AIBN is now performing detailed examinations of particular components of the helicopter. The examinations are performed in Norway, England and France. The organized search for parts on land and in the sea is temporarily paused. However, important components are still missing, and the AIBN will likely resume the search in June.

The first preliminary report was published on 13 May 2016. An updated preliminary report issued on 27 May 2016 : Preliminary report May 27, 2016 : At this stage, the AIBN can confirm that the scenarios under consideration include failure of epicyclic module, suspension bar (lift strut) attachment and MGB conical housing.



European Aviation Safety Agency (EASA), June 2, 2016 - Emergency Airworthiness Directive 2016-0104-E which prohibits any flights of AS332L2 and EC225 helicopters with the exception of a single flight without passengers to ferry such a helicopter to a maintenance base.



Accident Investigation Board of Norway (AIBN), June 28, 2016 - At this stage of the investigation, the AIBN finds that the accident most likely was a result of a fatigue fracture in one of the eight second stage planet gears. It appears that the fracture has propagated in a manner which is unlikely to become detected by existing mandatory or supplementary systems for warning of an imminent failure. What initiated the fracture has not yet been determined. Preliminary report June 28, 2016



Accident Investigation Board of Norway (AIBN), Feb 8, 2017 - 29 April 2016 the Main Rotor Head (MRH) and mast suddenly detached from an Airbus Helicopters EC 225 LP enroute from Gullfaks B to Bergen Airport Flesland. The helicopter impacted on a small island east of Turøy. All 13 people on board perished. The investigation has shown that the accident was a result of a fatigue fracture in one of the eight second stage planet gears, with clear similarities to the G-REDL accident off the coast of Scotland in 2009. It appears that the fracture propagated in a manner which was unlikely to be detected by the mandatory or supplementary systems intended for warning of an imminent failure.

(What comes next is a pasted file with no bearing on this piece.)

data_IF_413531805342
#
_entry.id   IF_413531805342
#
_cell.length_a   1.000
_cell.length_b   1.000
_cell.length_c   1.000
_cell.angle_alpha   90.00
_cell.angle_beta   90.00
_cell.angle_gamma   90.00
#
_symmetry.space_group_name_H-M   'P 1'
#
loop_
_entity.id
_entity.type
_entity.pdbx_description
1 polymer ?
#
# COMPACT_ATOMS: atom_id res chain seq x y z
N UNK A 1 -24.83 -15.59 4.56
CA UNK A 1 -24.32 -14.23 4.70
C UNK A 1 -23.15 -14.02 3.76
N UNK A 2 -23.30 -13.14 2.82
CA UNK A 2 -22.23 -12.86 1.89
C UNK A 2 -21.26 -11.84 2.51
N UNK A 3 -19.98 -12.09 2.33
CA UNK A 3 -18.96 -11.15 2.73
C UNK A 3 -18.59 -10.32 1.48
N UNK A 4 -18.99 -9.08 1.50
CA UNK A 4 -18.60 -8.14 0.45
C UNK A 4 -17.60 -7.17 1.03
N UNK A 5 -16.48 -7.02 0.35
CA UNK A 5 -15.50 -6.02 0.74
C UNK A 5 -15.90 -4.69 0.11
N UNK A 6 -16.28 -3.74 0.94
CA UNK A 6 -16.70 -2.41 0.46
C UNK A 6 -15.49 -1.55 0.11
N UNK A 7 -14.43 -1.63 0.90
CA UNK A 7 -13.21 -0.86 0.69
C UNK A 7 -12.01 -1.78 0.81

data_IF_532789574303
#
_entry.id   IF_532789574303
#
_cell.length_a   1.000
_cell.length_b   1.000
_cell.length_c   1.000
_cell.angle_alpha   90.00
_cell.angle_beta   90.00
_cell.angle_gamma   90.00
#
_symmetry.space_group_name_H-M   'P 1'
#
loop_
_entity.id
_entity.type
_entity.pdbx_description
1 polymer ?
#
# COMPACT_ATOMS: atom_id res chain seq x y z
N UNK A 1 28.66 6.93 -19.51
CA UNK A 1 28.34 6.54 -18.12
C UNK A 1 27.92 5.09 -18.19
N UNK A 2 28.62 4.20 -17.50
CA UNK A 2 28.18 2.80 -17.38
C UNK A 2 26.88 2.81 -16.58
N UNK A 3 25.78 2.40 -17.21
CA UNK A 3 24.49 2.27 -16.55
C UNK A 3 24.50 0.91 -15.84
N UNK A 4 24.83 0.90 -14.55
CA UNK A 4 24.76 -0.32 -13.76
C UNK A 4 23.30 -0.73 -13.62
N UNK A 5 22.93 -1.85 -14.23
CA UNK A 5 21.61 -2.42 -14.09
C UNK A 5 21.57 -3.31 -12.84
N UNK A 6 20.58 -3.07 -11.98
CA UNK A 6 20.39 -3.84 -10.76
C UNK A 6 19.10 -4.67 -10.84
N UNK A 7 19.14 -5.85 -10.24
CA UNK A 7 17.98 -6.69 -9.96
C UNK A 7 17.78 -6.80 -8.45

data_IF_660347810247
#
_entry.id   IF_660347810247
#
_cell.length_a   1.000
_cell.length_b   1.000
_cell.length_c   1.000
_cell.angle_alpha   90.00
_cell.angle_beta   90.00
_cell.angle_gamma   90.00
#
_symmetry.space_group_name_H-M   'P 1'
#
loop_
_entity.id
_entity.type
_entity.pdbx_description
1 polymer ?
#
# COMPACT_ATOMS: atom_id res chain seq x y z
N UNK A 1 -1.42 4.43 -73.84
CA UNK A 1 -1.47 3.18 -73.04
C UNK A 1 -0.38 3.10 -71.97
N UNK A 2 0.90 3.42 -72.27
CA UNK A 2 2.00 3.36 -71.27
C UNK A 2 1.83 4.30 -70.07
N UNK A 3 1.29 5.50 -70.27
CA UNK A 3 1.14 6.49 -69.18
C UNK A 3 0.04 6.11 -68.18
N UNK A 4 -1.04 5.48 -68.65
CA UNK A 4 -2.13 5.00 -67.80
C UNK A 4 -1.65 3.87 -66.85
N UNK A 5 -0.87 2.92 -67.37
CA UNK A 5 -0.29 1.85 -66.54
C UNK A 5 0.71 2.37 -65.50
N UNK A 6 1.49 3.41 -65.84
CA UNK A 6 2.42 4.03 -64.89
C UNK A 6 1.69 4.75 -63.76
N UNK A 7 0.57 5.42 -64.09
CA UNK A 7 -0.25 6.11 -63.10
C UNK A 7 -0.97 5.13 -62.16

The investigation is complex, and has a wide scope. So far, the metallurgical studies have been a major focus. These are efforts to map and understand why fatigue cracks could form and evolve. This work has not yet been completed.

At present time, the primary focus of the AIBN investigation is certification aspects of the main gearbox and the robustness of past and present design requirements. This includes the follow-up on safety recommendations issued by the AAIB in connection with the accident involving G-REDL and continuing airworthiness of the gearbox. This work requires good collaboration with the responsible entities, primarily the helicopter manufacturer and the European Aviation Safety Authority (EASA).

The scope and complexity of the investigation means that it is not feasible to estimate a completion date for the final report. The investigation continues with the same high activity. Aviation authorities in Norway and Europe are continually updated about the investigation.

The AIBN intends to issue a new preliminary report on 29 April 2017, unless there are significant new discoveries necessitating an interim report in the meantime.



Accident Investigation Board of Norway (AIBN), Feb 23, 2017 - At Thursday 23 February, the Norwegian Naval Diving School found a vital missing part in connection with the ongoing investigation.

The epicyclic gear 2nd stage planet gear carrier was found in the sea between the area of the main rotor separation and the crash site. The carrier will be subject to further investigations.






Aircraft mentioned in this article :
Eurocopter EC225LP LN-OJF     ( Helikopter Service )

This article is listed in :
Eurocopter super puma/cougar in NOHelikopter Service
Eurocopter EC225LP
Eurocopter AS332L2 Super Puma
What links here :
Bristow Statement Regarding Norway EC225LP Accident
CHC Group Files for Bankruptcy Protection
Statoil to Investigate Norwegian Helicopter Crash
Norwegian Accident Statoil’s Report
EASA Lifts Temporary Suspension of Super Puma
UK and Norway to Clear Restrictions for Super Puma